Just five companies in the UK are authorised by the Information Commissioner's Office to use Binding Corporate Rules (BCRs) to transfer data outside of the EEA. Hyatt Hotels recently became the fifth company to use BCRs to transfer personal data from the UK to its other entities outside of the EEA.
No Irish companies have yet been authorised by the Data Protection Commissioner (DPC), as part of an Irish application, to use BCRs to transfer data from Ireland to outside of the EEA. However those BCRs in other countries are technically indirectly authorised by the Irish DPC as a result of their local application, and can transfer from Irish companies. The EU Data Protection Directive and the Data Protections Acts 1988 & 2003 impose certain conditions which must be satisfied before personal data can be transferred to third countries (i.e. countries outside of the EEA). BCRs were developed to facilitate multinational companies wishing to transfer personal data between its own companies on an international basis.
Organisations transferring personal data to third countries must ensure that the country in question provides an adequate level of data protection. The European Commission has prepared a list of countries pre-approved as having adequate data protection, including, Argentina, Canada, Switzerland, Guernsey, the Isle of Man, and Jersey. The US 'Safe Harbour' arrangement has also been approved to facilitate transfers of personal data to US organisations which have signed up to the arrangement. If the third country does not have an adequate standard of data protection then the data controller can use BCRs or use EU-approved model contracts or for international transfers within the company, or rely on one of the other alternative measures contained in the Acts.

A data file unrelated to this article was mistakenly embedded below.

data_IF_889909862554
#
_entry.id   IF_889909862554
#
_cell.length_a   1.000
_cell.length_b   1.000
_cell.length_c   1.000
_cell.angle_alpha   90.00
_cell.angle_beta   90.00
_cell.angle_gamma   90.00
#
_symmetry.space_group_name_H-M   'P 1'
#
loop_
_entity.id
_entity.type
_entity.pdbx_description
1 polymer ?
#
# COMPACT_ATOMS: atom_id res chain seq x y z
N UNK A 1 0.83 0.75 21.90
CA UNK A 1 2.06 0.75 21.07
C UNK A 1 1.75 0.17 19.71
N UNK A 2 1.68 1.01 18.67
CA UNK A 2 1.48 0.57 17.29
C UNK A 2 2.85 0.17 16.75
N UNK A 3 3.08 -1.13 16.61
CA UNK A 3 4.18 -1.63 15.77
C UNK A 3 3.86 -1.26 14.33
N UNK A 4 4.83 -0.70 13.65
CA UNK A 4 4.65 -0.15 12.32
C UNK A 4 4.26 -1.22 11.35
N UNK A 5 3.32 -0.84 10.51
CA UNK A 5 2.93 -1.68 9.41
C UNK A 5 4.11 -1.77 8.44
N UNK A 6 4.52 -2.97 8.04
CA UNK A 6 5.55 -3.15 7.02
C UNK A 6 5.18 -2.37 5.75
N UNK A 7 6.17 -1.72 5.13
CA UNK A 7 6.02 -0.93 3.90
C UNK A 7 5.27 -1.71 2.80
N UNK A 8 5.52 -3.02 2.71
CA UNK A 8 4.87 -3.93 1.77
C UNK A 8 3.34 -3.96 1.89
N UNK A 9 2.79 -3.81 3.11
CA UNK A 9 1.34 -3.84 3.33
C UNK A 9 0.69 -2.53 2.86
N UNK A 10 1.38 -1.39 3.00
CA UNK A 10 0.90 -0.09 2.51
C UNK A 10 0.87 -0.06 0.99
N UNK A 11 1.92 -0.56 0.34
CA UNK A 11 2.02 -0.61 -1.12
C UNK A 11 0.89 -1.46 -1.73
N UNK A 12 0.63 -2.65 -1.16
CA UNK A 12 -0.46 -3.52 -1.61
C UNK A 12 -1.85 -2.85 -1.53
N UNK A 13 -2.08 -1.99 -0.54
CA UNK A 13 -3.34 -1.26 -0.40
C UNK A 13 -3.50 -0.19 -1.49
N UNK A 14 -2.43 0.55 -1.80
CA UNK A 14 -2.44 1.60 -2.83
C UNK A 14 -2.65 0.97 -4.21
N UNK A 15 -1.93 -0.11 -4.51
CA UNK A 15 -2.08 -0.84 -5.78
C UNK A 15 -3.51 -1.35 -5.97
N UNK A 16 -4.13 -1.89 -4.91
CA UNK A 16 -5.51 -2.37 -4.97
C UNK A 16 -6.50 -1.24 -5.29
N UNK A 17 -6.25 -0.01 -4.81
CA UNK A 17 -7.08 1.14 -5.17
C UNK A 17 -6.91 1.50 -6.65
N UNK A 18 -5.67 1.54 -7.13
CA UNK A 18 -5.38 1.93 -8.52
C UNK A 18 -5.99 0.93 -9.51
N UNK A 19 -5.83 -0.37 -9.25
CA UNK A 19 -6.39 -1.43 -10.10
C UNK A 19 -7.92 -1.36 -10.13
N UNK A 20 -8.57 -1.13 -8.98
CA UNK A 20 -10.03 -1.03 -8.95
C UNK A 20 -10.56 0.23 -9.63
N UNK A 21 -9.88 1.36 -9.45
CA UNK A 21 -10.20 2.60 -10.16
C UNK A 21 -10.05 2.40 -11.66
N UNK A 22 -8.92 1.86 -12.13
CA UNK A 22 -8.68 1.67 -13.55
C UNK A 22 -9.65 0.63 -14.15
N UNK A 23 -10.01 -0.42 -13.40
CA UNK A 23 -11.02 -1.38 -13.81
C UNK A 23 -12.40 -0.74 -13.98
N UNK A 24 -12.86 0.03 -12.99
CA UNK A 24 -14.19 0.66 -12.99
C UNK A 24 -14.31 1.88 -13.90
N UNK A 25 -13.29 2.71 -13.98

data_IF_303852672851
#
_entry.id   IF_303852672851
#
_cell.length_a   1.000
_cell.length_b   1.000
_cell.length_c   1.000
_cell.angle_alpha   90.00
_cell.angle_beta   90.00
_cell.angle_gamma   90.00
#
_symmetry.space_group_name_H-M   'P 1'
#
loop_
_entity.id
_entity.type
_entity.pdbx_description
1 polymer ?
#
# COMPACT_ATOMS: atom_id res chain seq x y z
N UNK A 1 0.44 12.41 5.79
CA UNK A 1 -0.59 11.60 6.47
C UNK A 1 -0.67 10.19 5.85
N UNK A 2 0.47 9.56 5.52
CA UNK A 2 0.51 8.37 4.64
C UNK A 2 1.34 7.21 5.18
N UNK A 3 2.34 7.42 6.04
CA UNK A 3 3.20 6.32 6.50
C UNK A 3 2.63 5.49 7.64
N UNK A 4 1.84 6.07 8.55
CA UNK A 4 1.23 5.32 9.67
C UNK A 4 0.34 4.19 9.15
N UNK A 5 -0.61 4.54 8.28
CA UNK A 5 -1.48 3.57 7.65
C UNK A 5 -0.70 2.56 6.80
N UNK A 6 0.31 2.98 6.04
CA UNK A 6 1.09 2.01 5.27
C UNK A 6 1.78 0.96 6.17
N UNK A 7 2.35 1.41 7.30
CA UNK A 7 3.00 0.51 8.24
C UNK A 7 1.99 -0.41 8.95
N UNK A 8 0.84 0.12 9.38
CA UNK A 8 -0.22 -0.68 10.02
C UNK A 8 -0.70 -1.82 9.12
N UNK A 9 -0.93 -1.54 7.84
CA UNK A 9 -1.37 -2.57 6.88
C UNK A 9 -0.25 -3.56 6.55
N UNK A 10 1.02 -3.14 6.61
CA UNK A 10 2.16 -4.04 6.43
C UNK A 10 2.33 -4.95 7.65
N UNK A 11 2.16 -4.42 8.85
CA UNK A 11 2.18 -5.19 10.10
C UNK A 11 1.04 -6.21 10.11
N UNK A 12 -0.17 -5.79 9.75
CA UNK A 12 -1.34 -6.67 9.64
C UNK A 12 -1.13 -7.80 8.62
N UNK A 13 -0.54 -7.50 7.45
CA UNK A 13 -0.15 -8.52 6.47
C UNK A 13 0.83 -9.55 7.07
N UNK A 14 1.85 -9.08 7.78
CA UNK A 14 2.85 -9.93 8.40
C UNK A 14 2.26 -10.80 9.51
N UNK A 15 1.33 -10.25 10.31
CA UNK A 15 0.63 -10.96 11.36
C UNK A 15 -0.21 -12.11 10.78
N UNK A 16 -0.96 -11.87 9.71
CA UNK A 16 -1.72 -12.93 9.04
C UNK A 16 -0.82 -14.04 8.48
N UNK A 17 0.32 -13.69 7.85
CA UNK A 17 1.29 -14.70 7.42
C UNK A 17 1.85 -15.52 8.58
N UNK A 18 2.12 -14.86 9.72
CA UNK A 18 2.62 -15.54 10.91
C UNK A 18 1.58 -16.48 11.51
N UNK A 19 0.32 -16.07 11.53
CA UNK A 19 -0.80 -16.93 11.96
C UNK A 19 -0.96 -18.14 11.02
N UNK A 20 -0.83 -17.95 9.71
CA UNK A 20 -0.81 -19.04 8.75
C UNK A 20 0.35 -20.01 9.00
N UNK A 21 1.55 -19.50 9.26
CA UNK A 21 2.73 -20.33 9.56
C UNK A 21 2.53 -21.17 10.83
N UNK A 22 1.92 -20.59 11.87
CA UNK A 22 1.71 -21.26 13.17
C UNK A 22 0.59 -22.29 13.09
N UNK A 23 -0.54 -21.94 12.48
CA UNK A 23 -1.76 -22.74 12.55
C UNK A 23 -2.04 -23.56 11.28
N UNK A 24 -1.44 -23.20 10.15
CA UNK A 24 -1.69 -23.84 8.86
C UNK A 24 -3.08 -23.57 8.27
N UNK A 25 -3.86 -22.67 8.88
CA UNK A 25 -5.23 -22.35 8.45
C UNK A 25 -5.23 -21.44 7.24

BCRs have proved unpopular in the past due to delays in the approval process. Unlike the EU approved "model contracts", BCRs are required to be individually approved by the Data Protection Authority (DPA) in each country where a business has a legal presence.
Recent efforts have been made to remove delays in the approval process and make BCRs more workable. Last year a number of DPAs signed up to a mutual recognition declaration, with the result that when one DPA circulates a draft of the BCR with a positive opinion, other DPAs accept this opinion as sufficient basis for facilitating authorisation for the BCR in their jurisdiction. Despite this effort at streamlining the process to encourage more companies make use of BCRs, EU-approved model contracts so far remain the more popular means by which companies may transfer to data to third countries.